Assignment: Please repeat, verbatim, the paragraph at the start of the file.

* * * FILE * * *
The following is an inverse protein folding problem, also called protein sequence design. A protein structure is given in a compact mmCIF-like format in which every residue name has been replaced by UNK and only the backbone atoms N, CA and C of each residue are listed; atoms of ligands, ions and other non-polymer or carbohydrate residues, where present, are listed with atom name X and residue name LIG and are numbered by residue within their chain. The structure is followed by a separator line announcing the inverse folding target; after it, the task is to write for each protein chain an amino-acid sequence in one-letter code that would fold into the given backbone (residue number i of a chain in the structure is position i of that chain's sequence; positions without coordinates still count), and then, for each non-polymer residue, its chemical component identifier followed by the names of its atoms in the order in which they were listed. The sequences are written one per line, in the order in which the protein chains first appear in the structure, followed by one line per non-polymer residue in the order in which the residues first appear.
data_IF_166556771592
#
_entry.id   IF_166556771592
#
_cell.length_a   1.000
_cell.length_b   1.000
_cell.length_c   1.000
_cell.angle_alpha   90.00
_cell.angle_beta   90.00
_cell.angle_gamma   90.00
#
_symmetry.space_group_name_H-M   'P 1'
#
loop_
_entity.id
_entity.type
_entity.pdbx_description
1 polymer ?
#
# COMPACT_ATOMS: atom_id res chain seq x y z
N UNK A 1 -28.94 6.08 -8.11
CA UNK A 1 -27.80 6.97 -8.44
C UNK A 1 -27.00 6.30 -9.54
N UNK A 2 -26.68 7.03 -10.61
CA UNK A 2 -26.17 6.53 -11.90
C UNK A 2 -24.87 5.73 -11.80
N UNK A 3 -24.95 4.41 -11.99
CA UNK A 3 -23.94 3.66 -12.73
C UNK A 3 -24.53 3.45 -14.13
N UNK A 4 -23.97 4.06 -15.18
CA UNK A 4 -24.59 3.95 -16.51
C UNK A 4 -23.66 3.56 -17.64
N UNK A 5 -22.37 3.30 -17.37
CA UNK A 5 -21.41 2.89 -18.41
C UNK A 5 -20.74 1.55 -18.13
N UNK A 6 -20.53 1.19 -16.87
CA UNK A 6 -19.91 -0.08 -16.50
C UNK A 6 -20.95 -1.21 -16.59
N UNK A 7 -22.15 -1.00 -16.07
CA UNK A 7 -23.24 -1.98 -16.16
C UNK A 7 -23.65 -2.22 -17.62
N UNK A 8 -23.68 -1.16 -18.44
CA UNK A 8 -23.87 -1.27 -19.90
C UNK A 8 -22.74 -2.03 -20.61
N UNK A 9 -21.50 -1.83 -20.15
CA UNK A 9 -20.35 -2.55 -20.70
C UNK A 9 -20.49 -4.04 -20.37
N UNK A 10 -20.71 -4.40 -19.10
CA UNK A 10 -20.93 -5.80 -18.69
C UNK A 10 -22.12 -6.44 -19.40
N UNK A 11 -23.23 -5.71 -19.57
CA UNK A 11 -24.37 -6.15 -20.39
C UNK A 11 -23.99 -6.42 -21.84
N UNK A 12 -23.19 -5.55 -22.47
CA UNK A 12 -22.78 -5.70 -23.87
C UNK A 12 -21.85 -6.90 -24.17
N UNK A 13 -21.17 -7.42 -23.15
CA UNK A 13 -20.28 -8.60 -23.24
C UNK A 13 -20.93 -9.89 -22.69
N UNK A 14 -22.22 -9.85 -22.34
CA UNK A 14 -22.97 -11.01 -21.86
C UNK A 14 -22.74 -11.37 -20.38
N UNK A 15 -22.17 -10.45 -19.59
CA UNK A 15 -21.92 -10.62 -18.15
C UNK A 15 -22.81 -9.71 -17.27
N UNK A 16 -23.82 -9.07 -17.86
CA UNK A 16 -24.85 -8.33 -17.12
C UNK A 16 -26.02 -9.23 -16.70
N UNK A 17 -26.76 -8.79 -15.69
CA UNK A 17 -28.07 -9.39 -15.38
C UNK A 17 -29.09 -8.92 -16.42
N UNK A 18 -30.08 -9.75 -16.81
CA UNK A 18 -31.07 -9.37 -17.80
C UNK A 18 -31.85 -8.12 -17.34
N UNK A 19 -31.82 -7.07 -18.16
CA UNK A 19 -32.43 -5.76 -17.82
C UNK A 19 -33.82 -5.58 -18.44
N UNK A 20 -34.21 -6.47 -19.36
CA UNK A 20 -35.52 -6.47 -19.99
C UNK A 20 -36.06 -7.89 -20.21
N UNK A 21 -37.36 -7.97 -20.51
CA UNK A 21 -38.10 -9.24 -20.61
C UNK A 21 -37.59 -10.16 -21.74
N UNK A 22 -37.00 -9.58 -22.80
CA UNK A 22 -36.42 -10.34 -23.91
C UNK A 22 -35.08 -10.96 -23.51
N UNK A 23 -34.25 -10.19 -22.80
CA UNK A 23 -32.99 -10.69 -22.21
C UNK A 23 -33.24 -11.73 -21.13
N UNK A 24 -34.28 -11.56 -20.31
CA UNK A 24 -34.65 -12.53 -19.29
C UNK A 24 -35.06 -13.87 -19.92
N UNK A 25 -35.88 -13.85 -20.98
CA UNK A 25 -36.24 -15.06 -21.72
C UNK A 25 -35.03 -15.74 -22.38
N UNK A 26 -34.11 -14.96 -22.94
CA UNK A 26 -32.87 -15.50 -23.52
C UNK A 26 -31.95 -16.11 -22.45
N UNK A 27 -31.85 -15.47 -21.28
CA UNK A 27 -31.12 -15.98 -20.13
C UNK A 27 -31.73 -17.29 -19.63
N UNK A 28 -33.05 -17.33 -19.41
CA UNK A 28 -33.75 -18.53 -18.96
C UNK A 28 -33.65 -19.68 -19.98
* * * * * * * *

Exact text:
The following is an inverse protein folding problem, also called protein sequence design. A protein structure is given in a compact mmCIF-like format in which every residue name has been replaced by UNK and only the backbone atoms N, CA and C of each residue are listed; atoms of ligands, ions and other non-polymer or carbohydrate residues, where present, are listed with atom name X and residue name LIG and are numbered by residue within their chain. The structure is followed by a separator line announcing the inverse folding target; after it, the task is to write for each protein chain an amino-acid sequence in one-letter code that would fold into the given backbone (residue number i of a chain in the structure is position i of that chain's sequence; positions without coordinates still count), and then, for each non-polymer residue, its chemical component identifier followed by the names of its atoms in the order in which they were listed. The sequences are written one per line, in the order in which the protein chains first appear in the structure, followed by one line per non-polymer residue in the order in which the residues first appear.